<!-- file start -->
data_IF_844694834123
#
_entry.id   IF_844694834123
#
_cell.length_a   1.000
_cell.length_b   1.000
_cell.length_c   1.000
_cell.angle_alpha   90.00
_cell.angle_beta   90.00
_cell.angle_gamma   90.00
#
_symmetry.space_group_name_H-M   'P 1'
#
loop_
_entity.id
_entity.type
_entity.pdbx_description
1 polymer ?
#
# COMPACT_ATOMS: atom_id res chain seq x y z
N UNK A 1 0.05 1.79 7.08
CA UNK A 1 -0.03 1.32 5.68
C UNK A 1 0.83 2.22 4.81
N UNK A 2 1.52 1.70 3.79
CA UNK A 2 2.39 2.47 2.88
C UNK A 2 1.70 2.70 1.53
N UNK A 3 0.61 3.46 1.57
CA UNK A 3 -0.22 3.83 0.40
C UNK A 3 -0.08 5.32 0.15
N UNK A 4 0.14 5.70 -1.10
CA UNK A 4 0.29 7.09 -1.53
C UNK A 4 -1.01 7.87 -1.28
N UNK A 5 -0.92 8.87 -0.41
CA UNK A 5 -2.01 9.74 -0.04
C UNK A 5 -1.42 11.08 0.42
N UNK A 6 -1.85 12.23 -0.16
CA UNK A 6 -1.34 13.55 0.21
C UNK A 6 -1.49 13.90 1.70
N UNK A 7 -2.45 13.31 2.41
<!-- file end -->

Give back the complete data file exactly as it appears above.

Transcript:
data_IF_844694834123
#
_entry.id   IF_844694834123
#
_cell.length_a   1.000
_cell.length_b   1.000
_cell.length_c   1.000
_cell.angle_alpha   90.00
_cell.angle_beta   90.00
_cell.angle_gamma   90.00
#
_symmetry.space_group_name_H-M   'P 1'
#
loop_
_entity.id
_entity.type
_entity.pdbx_description
1 polymer ?
#
# COMPACT_ATOMS: atom_id res chain seq x y z
N UNK A 1 0.05 1.79 7.08
CA UNK A 1 -0.03 1.32 5.68
C UNK A 1 0.83 2.22 4.81
N UNK A 2 1.52 1.70 3.79
CA UNK A 2 2.39 2.47 2.88
C UNK A 2 1.70 2.70 1.53
N UNK A 3 0.61 3.46 1.57
CA UNK A 3 -0.22 3.83 0.40
C UNK A 3 -0.08 5.32 0.15
N UNK A 4 0.14 5.70 -1.10
CA UNK A 4 0.29 7.09 -1.53
C UNK A 4 -1.01 7.87 -1.28
N UNK A 5 -0.92 8.87 -0.41
CA UNK A 5 -2.01 9.74 -0.04
C UNK A 5 -1.42 11.08 0.42
N UNK A 6 -1.85 12.23 -0.16
CA UNK A 6 -1.34 13.55 0.21
C UNK A 6 -1.49 13.90 1.70
N UNK A 7 -2.45 13.31 2.41